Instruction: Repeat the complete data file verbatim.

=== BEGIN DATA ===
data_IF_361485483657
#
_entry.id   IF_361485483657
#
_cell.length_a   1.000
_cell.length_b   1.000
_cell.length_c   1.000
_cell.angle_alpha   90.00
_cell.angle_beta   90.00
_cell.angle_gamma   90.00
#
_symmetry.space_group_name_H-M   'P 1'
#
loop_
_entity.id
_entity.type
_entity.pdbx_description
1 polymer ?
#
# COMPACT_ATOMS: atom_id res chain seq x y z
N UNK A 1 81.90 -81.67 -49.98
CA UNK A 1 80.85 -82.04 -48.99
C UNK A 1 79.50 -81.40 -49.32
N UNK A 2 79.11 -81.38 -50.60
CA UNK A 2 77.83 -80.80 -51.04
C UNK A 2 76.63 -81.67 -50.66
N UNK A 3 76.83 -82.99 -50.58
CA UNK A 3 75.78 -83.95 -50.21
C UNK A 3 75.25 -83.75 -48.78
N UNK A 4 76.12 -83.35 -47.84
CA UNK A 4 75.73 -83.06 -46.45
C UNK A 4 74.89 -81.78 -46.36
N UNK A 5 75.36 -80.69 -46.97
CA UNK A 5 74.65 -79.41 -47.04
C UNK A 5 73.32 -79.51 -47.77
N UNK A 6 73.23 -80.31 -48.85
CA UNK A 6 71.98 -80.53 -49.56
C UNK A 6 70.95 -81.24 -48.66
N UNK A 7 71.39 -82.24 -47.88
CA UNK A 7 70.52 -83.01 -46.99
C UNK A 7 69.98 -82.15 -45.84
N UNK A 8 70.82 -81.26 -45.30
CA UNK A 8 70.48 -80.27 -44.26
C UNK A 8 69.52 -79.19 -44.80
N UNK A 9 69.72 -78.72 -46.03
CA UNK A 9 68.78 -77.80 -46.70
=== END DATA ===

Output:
data_IF_361485483657
#
_entry.id   IF_361485483657
#
_cell.length_a   1.000
_cell.length_b   1.000
_cell.length_c   1.000
_cell.angle_alpha   90.00
_cell.angle_beta   90.00
_cell.angle_gamma   90.00
#
_symmetry.space_group_name_H-M   'P 1'
#
loop_
_entity.id
_entity.type
_entity.pdbx_description
1 polymer ?
#
# COMPACT_ATOMS: atom_id res chain seq x y z
N UNK A 1 81.90 -81.67 -49.98
CA UNK A 1 80.85 -82.04 -48.99
C UNK A 1 79.50 -81.40 -49.32
N UNK A 2 79.11 -81.38 -50.60
CA UNK A 2 77.83 -80.80 -51.04
C UNK A 2 76.63 -81.67 -50.66
N UNK A 3 76.83 -82.99 -50.58
CA UNK A 3 75.78 -83.95 -50.21
C UNK A 3 75.25 -83.75 -48.78
N UNK A 4 76.12 -83.35 -47.84
CA UNK A 4 75.73 -83.06 -46.45
C UNK A 4 74.89 -81.78 -46.36
N UNK A 5 75.36 -80.69 -46.97
CA UNK A 5 74.65 -79.41 -47.04
C UNK A 5 73.32 -79.51 -47.77
N UNK A 6 73.23 -80.31 -48.85
CA UNK A 6 71.98 -80.53 -49.56
C UNK A 6 70.95 -81.24 -48.66
N UNK A 7 71.39 -82.24 -47.88
CA UNK A 7 70.52 -83.01 -46.99
C UNK A 7 69.98 -82.15 -45.84
N UNK A 8 70.82 -81.26 -45.30
CA UNK A 8 70.48 -80.27 -44.26
C UNK A 8 69.52 -79.19 -44.80
N UNK A 9 69.72 -78.72 -46.03
CA UNK A 9 68.78 -77.80 -46.70